Stefan Hertmans, War and Turpentine. Translated from the Dutch by David McKay. Vintage paperback, 2017. First published in the Netherlands, 2013. Long listed for the Man Booker International Prize in 2017
It was the two excellent translations from the Dutch by David McKay that I read earlier this year that inspired me to take up this Flemish novel: they were Max Havelaar by Multatuli, and Adrift in the Middle Kingdom by J. Slauerhoff.
The subject matter could hardly be more different across the three novels. War and Turpentine is an interesting, largely successful blend of autofiction and the highly traditional device of using a ‘found MS’ as the basis of the narrative.
The Flemish poet and novelist Stefan Hertmans writes that he was given a set of handwritten notebooks by his much-loved, deeply devout Catholic maternal grandfather, Urbain Martien, shortly before the old man’s death in 1981 at the age of ninety. He’d started writing them in 1963 when he was seventy-two, and spent the next seventeen years on them.
But it’s not that simple. We learn that his marriage had not been idyllic, and that there was a ‘personal tragedy’ during the Spanish flu epidemic of 1919, after which his handwriting – like his life – became ‘deformed’. The first notebook is full of ‘copious detail’ about the ‘humiliating poverty’ of his childhood, with ‘too many personal anecdotes’. The reader is likely to disagree with this harsh personal criticism.
We learn about the hunger, deprivation and squalor in which Urbain and his siblings grew up in Ghent. Franciscus was a ‘lowly’ painter of religious frescoes and murals in churches and chapels. Urbain’s mother, Céline, is in some ways the true heroine of the novel. There’s a stirring scene when she walks for days to intercept Urbain’s army unit and browbeats his commander into letting her spend some time with her son; even the bullies of officers grudgingly respect her bravery and devotion.
Born into a wealthy bourgeois family, she married the penniless artist in defiance of her family’s disapproval. It was a true love match, and the marriage gave Urbain a model of marital harmony and contentment that he was sadly unable to replicate.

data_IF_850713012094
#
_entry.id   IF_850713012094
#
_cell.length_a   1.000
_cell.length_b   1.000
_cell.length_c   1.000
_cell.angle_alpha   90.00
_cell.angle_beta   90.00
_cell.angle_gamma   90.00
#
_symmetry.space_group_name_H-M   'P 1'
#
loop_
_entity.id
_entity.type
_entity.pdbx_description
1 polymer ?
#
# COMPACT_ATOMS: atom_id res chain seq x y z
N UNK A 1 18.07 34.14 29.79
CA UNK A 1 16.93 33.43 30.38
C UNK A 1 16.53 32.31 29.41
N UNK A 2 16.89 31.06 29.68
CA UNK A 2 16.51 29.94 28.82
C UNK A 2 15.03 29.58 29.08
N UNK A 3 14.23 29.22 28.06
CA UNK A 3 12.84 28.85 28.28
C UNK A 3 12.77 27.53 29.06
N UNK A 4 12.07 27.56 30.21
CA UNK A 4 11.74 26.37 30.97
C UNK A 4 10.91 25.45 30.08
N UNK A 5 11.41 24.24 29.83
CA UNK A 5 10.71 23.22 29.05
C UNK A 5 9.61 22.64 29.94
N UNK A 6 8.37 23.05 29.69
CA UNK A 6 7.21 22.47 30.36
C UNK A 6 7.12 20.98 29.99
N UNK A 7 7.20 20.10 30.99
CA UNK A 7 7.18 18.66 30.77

Urbain learned from his father Franciscus a love of art, painting and copying. He was ‘staunchly traditional’ in his approach, and deprecated modern ‘daubers’ like Van Gogh and Ensor. It’s notable that he specialised in copying the old masters; his own original work was accomplished, but of limited scope and ability.
This diffidence about creating something original out of others’ handiwork is seen also in the author’s metafictional approach to producing this novel. How far should he adapt Urbain’s error-strewn blend of ‘old-fashioned grace and awkwardness and authenticity without falling into mannerism?’ Adapting ‘his long-winded narrative into modern idiom’ was like ‘betraying him.’ He has to ‘rediscover’ the ‘authentic story’ in his own way: the basis of any ‘literary work.’
Like Franciscus with his fresco restorations, or the less talented Urbain copying the Rokeby Venus.
The novel is full of vivid set piece anecdotes that would work very well as film. There’s a gut-wrenching, infernal scene where Urbain is taken to see a gelatine factory at work. Also memorable are Urbain’s painful experiences as a lad working in another hellish location: an iron foundry. He sees some terrible things, and is physically scarred by the boiling hot molten iron.
But these scenes are eclipsed by his searing account of combat in Flanders. In the second notebook Urbain set out to:
write only about the war, truly and sincerely, not to glorify it. So help me God. Only my experiences. My horror. [Author’s emphasis]
This included his ‘traumatic scenes on the Yser’, how he was wounded three times and sent to convalesce in France and England. In Liverpool there’s one of the most transcendent and moving scenes in the novel, when he finally discovers the murals that his father had been commissioned to paint in a chapel there. Urbain recognises in the faces of some of the religious figures members of the artist’s family; Franciscus evidently felt able to indulge this loving impulse, believing that no-one who knew him would ever see them.